MN Orchestra re-opens negotiation talks, cancels concerts

Minnesota Orchestra
The Minnesota Orchestra, in an undated file photo. the orchestra management today canceled all concerts through Feb. 10.
Photo by Greg Helgeson, courtesy Minnesota Orchestra

As the Minnesota Orchestra management today canceled all concerts through Feb. 10, it also attempted to jumpstart negotiations by offering two dates for talks with the musicians, without setting any preconditions.

The locked out musicians responded that management is trying to draw away attention from a letter signed by 14 state legislators questioning the orchestra's use of state funding.

The cancellations had been expected as management had to inform the Minneapolis Convention Center where the orchestra was due to play. However, coupling the announcement with the offer to negotiate was not.

Until now, management has insisted on a counterproposal from the musicians before agreeing to further negotiating. The two parties have not met in months.

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Orchestra President Michael Henson said it is time for one side to take initiative.

"It just felt that the most appropriate action that the board could take, and as a gesture of goodwill was to offer two dates for negotiations with the musicians without any preconditions," Henson said.

The dates offered are Saturday Jan. 5 and Wednesday Jan. 9.

Henson said management is also prepared to respond to the musicians' concerns about recent changes in the orchestra's mission statement. He said the statement will revert to its original form except for three changes to expand the orchestra's activities in the community.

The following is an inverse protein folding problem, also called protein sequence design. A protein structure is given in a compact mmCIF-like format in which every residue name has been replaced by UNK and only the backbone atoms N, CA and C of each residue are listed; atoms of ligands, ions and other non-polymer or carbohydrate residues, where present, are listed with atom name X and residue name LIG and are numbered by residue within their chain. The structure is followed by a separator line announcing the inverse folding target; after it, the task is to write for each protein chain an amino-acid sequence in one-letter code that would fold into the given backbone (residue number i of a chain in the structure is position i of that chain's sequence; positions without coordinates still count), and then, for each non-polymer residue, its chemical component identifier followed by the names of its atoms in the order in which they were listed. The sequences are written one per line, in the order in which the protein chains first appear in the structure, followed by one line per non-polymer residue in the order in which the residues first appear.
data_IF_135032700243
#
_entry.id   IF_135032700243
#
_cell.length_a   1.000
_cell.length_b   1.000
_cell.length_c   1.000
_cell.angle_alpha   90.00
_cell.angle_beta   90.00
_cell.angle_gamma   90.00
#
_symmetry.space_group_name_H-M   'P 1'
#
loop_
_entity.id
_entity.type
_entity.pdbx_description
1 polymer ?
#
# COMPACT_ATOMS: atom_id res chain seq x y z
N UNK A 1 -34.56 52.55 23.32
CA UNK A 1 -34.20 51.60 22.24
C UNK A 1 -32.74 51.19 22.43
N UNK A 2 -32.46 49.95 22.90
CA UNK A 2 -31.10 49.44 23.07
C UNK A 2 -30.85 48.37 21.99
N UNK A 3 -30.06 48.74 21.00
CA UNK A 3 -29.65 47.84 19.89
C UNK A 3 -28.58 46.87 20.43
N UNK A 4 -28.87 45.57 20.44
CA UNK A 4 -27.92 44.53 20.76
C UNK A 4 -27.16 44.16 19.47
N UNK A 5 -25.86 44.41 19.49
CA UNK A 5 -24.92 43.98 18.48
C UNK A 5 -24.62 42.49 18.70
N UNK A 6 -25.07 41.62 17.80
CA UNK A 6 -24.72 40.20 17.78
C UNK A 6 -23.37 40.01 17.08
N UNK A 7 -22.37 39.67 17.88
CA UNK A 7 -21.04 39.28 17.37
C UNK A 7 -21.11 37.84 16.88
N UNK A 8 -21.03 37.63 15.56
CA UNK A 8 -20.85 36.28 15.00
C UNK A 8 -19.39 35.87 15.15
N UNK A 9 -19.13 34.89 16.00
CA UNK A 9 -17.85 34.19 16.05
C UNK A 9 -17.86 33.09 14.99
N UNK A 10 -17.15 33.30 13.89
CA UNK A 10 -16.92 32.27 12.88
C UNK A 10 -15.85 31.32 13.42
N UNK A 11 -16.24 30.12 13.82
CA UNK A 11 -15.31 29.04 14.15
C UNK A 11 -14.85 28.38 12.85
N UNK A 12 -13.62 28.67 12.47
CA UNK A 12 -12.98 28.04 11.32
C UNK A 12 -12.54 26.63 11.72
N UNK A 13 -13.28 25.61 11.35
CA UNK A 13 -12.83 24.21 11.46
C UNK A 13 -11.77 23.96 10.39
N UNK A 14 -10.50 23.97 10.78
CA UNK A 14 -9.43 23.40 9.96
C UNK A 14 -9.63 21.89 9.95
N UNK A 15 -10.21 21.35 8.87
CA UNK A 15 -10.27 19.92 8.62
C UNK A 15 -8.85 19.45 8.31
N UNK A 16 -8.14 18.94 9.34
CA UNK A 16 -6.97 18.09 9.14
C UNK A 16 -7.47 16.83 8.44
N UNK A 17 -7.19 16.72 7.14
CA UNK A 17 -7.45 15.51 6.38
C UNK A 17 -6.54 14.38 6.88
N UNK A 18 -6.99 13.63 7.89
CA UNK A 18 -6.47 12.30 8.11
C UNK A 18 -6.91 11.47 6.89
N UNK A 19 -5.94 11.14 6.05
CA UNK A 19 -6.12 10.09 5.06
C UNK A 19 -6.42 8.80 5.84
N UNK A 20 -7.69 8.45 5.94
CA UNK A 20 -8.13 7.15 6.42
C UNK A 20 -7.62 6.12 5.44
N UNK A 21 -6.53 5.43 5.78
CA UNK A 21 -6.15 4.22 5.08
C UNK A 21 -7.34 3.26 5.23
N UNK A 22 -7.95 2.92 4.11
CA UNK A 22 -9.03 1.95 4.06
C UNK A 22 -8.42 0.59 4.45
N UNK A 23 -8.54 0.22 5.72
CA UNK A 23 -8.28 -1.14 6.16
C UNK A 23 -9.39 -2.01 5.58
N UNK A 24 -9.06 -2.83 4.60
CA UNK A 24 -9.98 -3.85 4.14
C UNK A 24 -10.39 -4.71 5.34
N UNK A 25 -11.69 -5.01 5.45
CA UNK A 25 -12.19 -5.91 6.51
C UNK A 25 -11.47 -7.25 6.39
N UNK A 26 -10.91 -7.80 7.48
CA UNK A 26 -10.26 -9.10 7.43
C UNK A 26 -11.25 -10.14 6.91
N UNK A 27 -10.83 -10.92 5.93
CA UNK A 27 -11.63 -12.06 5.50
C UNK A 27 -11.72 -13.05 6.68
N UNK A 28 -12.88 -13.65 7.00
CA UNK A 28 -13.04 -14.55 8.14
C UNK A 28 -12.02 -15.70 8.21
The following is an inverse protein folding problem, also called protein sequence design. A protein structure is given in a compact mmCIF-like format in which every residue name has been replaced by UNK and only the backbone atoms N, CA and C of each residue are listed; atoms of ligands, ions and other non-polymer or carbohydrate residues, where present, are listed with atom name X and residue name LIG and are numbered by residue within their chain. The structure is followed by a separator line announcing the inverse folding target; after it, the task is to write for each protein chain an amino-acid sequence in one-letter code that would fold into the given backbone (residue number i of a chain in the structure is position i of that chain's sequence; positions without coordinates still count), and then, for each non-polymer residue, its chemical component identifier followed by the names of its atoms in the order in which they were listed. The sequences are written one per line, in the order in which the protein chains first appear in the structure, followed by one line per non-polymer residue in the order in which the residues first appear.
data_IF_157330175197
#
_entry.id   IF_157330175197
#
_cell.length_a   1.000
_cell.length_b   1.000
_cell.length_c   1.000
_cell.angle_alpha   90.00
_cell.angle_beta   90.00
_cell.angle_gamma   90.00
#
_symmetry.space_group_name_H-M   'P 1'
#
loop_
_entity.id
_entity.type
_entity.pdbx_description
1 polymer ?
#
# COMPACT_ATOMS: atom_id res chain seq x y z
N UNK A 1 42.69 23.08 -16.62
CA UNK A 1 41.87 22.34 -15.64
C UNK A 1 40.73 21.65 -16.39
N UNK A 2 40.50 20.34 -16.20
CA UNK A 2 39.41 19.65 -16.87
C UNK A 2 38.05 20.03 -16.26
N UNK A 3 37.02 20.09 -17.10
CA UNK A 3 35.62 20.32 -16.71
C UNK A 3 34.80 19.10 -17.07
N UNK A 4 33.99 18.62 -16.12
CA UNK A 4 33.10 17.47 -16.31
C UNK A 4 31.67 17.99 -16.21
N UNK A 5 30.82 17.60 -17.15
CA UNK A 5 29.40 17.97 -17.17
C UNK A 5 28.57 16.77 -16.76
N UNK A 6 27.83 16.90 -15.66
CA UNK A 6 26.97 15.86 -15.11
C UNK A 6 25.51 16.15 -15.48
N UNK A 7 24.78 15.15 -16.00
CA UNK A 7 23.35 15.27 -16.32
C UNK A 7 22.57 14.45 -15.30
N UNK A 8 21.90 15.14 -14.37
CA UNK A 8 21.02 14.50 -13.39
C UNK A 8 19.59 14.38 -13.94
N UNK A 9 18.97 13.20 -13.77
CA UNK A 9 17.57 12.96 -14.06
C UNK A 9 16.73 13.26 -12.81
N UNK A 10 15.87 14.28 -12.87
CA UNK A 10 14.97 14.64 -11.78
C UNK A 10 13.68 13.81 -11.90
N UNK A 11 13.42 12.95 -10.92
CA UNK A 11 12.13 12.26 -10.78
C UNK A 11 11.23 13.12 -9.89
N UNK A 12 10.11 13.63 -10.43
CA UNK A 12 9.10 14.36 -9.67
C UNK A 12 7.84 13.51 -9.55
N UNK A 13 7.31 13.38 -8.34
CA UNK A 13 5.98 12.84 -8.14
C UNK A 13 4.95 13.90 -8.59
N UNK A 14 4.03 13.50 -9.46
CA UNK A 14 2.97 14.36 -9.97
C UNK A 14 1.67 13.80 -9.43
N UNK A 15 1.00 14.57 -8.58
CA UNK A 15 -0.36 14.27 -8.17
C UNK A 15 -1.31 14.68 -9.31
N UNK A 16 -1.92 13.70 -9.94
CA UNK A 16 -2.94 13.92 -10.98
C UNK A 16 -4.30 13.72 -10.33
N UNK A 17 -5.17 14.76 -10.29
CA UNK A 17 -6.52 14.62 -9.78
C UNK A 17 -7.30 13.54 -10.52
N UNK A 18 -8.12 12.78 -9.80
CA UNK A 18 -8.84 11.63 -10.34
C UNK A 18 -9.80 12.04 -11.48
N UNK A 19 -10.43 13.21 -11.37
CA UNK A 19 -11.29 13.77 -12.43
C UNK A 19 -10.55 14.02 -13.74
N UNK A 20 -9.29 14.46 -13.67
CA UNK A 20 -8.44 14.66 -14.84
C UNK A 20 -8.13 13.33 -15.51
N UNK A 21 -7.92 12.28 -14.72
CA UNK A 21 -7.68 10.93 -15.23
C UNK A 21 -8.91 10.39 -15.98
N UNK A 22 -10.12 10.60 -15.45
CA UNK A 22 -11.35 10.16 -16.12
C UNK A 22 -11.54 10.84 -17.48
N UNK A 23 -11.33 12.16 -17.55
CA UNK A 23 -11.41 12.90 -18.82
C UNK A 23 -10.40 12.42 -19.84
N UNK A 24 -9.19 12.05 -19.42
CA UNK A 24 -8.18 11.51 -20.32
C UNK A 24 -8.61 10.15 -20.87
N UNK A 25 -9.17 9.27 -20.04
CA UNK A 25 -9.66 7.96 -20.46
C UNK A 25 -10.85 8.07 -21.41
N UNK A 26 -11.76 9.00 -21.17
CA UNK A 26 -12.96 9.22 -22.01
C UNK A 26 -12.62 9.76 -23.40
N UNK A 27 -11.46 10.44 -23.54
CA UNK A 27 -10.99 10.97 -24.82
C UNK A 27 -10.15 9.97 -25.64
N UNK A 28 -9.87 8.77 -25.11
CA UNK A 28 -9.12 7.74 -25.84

Negotiator for the musicians, Tim Zavadil, said the cancellations are extremely disappointing.

"We find it interesting and peculiar that they willing to come back to the bargaining table only after an inquiry into some testimony has been initiated by the state legislature," Zavadil said.

Zavadil refers to a letter signed by 14 DFL legislators calling for management to explain how it has used state funding in recent months.

The letter raises concerns about how the orchestra asked for $14 million in state money for the renovation of orchestra Hall and the addition of a new lobby, and whether it has used the million dollars it received annually from Legacy Amendment funding to pay for the lock out.

Henson denies misleading lawmakers. In a response to the lawmakers today, he said the board has sequestered all Legacy funding to an account which will not be used for the duration of the lock out.

St. Paul DFL Rep. Alice Hausman, chair of the House Capital Improvement Committee, was one of the lawmakers who signed the letter. She supported giving the money for Orchestra Hall, but said it is important that musicians be treated fairly, as without them there would be no orchestra.

Hausman said she was pleased to hear about the sequestering of the Legacy funds.

"Having made that assurance, I personally would say, OK, I would take your word for it, you are going to put it in a separate account," Hausman said. "And in that case I would probably say no legislative hearing would probably be necessary."

However, Hausman said upcoming hearings on more Legacy funds for the orchestra will be problematic if the lock out continues.

"If the orchestra isn't playing, ensuring we can't send checks there, unless we have some sense that that is only going to be held for salaries for musicians," Hausman said.

As to the likelihood of the musicians to accept the offer to talk, Zavadil said they first have some questions about the willingness to end the lock out and whether the management's proposal to cut salaries by tens of thousands of dollars is indeed a final offer. Zavadil said musicians still want an independent analysis of the orchestra's finances. However, he also said they are eager to talk, and will be there if their questions are answered.